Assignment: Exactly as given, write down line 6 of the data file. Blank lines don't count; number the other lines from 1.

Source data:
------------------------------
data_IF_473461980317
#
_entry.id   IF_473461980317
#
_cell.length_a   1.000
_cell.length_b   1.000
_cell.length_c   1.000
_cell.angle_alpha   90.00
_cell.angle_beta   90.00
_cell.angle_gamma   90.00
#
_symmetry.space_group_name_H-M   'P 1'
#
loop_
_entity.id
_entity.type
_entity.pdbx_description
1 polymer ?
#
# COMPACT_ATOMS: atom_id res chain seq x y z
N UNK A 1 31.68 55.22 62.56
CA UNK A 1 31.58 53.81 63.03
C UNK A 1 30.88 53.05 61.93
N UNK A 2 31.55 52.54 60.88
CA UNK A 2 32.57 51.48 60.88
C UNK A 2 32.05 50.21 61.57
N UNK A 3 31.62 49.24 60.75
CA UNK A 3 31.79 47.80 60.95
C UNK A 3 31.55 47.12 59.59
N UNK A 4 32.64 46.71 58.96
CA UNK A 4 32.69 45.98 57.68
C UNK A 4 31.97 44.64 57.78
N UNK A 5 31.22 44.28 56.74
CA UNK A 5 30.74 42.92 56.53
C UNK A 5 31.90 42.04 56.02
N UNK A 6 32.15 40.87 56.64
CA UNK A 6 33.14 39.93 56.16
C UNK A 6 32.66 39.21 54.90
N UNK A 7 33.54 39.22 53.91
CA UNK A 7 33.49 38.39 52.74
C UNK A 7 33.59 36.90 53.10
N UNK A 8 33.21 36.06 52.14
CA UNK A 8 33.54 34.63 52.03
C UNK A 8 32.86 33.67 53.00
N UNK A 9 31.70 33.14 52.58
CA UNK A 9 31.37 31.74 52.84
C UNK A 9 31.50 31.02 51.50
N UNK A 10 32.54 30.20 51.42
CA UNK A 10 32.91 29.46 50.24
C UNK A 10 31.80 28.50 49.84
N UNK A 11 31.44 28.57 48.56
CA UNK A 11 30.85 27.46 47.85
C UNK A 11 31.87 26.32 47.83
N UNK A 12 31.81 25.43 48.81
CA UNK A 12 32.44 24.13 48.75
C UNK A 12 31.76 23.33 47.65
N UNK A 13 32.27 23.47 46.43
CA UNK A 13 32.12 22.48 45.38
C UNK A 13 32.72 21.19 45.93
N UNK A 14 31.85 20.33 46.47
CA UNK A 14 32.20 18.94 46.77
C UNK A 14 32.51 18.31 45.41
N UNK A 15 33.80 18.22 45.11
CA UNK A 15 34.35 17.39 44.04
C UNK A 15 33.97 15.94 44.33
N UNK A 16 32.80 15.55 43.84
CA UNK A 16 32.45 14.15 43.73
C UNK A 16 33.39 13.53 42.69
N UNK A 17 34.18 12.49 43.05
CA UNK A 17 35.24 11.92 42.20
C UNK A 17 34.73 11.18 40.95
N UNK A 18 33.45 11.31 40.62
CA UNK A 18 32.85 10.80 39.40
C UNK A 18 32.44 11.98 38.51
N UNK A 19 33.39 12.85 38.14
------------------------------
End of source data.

_cell.length_b   1.000